Finally, several prominent UK stocks have faced idiosyncratic challenges. Unilever is adapting to changing consumer tastes. GlaxoSmithKline (GSK) has wrestled with litigation and will see its business split. HSBC and Natwest (NWG) have been undertaking complicated restructuring of their banking operations.

UK stock returns over 10 years

Sunnier Days Ahead for Blighty?

But the Morningstar UK Market Index would not carry the upside potential implied by its forward-looking valuation were it not for several growth catalysts.

  • Brexit is over for better or worse, and even as the UK sorts out its place in the world, uncertainty has lifted. The UK remains a competitive economy with many advantages, including its time zone.
  • The UK stands out as a global success story for Covid-19 vaccination, which positions the country for a strong economic recovery. In fact, the Bank of England has raised its growth forecast to 7.5 per cent in 2021, on the back of rebounding consumer spending and lower than expected unemployment.
  • Regardless of the UK economic picture, investors should remember that less than 30 per cent of the Morningstar UK Index's aggregate revenue is sourced from the UK, according to Morningstar estimates from 2019 corporate disclosures. The UK equity market is dominated by global players.
  • UK banks are recovering. Morningstar financial services analyst Niklas Kammer reports that the banks weathered the pandemic "unscathed" with far lower loan losses than feared. Interest rates, whose dip into negative territory hurt banks, are likely to normalise. Dividends are coming back. This bodes well for companies like Barclays (BARC), Lloyds, and Natwest. HSBC is also rebounding nicely, and Morningstar analyst Michael Wu sees the company as well positioned to profit from growth in China.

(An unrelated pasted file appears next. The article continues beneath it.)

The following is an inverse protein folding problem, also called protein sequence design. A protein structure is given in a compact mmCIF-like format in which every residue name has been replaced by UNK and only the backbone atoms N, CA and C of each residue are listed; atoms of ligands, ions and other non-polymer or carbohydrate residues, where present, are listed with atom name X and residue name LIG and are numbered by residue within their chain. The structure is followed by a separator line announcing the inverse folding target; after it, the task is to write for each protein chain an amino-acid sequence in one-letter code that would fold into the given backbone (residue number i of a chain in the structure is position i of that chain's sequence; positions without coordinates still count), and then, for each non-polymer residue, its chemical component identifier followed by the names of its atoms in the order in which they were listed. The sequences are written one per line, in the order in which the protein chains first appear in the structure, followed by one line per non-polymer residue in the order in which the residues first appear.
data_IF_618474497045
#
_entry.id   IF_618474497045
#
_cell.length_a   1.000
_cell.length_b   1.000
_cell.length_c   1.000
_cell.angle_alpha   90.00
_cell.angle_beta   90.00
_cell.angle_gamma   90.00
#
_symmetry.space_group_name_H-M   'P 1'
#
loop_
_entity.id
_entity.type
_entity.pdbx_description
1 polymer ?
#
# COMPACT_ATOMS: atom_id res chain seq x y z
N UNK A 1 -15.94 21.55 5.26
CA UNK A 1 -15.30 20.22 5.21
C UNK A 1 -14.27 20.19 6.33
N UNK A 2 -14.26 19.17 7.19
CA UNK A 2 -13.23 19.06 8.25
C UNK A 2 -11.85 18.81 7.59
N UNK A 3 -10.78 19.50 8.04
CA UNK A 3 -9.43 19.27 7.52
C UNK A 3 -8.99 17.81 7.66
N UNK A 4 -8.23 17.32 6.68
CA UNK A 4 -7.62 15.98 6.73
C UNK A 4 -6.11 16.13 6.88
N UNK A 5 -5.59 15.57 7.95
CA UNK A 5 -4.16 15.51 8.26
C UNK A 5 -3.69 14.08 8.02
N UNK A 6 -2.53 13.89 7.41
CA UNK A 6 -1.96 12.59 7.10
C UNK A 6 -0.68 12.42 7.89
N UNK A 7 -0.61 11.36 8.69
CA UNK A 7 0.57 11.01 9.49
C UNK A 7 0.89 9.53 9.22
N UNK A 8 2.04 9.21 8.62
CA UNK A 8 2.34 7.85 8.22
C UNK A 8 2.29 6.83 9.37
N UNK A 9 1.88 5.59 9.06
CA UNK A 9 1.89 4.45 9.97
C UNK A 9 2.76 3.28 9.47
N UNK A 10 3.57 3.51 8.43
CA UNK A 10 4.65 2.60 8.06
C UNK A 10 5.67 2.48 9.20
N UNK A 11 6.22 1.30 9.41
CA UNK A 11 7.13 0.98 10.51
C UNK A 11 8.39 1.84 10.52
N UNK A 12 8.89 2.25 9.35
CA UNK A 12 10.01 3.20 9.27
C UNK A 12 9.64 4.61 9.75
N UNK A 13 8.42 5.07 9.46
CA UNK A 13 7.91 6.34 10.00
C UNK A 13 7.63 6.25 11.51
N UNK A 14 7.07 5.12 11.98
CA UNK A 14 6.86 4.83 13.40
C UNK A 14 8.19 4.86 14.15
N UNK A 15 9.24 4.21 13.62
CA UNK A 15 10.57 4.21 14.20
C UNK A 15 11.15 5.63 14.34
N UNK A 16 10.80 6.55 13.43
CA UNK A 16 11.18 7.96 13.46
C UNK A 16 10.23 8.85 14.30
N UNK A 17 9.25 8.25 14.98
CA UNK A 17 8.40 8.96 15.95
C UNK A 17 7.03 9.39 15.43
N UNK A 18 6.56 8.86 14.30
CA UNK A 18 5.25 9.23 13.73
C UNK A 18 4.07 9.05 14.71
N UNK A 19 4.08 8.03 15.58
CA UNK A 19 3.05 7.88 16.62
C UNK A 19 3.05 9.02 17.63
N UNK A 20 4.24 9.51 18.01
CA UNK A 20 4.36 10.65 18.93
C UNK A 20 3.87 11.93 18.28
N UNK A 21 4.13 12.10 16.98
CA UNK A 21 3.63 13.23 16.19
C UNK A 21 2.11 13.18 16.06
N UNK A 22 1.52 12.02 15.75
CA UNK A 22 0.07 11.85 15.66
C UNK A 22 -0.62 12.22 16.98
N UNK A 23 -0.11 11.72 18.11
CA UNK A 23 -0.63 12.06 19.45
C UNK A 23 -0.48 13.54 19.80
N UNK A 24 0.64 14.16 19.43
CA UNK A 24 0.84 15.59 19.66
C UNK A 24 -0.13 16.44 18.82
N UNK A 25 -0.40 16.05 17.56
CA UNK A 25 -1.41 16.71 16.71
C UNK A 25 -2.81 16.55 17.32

• Dividends are coming back across the board. Banks, energy companies, and miners look well positioned to resume shareholder payouts. Rising commodities prices will help several UK market constituents.
  • While the energy sector faces secular challenges as the urgency to combat climate change intensifies, there are reasons for investor optimism regarding large UK market constituents BP (BP.) and Shell (RDSB). Both are moving aggressively into renewables and low-carbon energy sources, such as hydrogen and biofuels.
  • Unilever's (ULVR) management is taking "the right steps to optimise investments in its business" in Morningstar's eyes and has competitive advantages built around its supply chain.
  • AstraZeneca (AZN) will not benefit directly from its Covid-19 vaccine, which carries not-for-profit pricing, but its "pipeline is emerging as one of the strongest in the drug group" according to Morningstar healthcare analyst Damien Conover, who also sees GlaxoSmithKline as benefiting from long-term demand for its shingles vaccine.
  • Low valuations and a depressed currency make UK corporates attractive targets for overseas buyers and private equity.

Boring Can Be Beautiful 

The UK equity market is not the world's most dynamic. The top 10 constituents of the Morningstar UK Index – all prominent market players one decade ago – have lost lustre compared with the US and China, where current champions like Facebook (FB), Tesla, Alibaba (BABA), and Tencent (00700) have experienced meteoric rises. But valuations for the global technology darlings of recent years look stretched. Growth stocks have been in favor since the financial crisis of 2008 and could well pass the baton to their underperforming counterparts on the value side of the market. Ultimately, valuation is a critical driver of long-term investment returns. At current prices, UK equities represent good value for money.

is strategist for Morningstar’s Indexes group.